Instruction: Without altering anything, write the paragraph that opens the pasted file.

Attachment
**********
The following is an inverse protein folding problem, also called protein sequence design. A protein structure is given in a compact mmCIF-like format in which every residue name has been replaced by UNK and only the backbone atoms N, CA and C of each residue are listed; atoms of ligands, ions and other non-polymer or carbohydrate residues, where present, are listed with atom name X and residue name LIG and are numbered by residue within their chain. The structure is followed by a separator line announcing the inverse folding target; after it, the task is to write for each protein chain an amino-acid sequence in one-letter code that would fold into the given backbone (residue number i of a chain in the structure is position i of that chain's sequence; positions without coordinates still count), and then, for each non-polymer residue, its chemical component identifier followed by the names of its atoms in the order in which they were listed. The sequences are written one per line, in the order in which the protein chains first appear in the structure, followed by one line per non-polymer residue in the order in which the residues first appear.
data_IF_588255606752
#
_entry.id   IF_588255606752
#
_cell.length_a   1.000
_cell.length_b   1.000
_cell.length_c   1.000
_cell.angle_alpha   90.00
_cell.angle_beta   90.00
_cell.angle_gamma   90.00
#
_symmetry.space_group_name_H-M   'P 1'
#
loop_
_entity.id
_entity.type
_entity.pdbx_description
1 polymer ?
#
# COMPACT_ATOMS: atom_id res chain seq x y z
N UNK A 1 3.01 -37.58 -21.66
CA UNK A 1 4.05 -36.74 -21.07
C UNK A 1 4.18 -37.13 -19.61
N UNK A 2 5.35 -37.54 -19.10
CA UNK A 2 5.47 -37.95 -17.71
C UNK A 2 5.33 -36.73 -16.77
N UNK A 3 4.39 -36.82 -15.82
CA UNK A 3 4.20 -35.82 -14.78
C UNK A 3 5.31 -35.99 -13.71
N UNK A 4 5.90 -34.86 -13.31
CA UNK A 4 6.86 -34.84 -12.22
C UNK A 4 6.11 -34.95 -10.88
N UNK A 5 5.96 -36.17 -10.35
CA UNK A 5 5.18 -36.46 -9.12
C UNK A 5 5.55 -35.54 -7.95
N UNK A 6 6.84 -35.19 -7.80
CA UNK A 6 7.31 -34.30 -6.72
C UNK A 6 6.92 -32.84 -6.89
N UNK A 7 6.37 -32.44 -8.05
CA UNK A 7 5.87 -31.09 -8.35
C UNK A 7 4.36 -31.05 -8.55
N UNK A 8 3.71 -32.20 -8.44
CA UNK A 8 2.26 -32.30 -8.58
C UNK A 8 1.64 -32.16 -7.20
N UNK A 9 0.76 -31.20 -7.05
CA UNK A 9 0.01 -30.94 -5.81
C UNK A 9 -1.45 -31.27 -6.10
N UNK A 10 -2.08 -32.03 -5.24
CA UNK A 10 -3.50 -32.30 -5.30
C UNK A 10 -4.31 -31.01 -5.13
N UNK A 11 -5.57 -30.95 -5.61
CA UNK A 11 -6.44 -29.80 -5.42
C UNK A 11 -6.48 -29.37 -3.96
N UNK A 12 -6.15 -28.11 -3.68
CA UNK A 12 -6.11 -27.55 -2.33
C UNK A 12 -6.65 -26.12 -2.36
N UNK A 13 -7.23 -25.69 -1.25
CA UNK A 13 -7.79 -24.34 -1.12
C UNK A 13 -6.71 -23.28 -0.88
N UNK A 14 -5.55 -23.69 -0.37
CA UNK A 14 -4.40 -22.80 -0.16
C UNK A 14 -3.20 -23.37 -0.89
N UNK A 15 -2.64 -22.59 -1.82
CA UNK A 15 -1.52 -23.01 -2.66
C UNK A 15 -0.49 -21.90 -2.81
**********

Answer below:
The following is an inverse protein folding problem, also called protein sequence design. A protein structure is given in a compact mmCIF-like format in which every residue name has been replaced by UNK and only the backbone atoms N, CA and C of each residue are listed; atoms of ligands, ions and other non-polymer or carbohydrate residues, where present, are listed with atom name X and residue name LIG and are numbered by residue within their chain. The structure is followed by a separator line announcing the inverse folding target; after it, the task is to write for each protein chain an amino-acid sequence in one-letter code that would fold into the given backbone (residue number i of a chain in the structure is position i of that chain's sequence; positions without coordinates still count), and then, for each non-polymer residue, its chemical component identifier followed by the names of its atoms in the order in which they were listed. The sequences are written one per line, in the order in which the protein chains first appear in the structure, followed by one line per non-polymer residue in the order in which the residues first appear.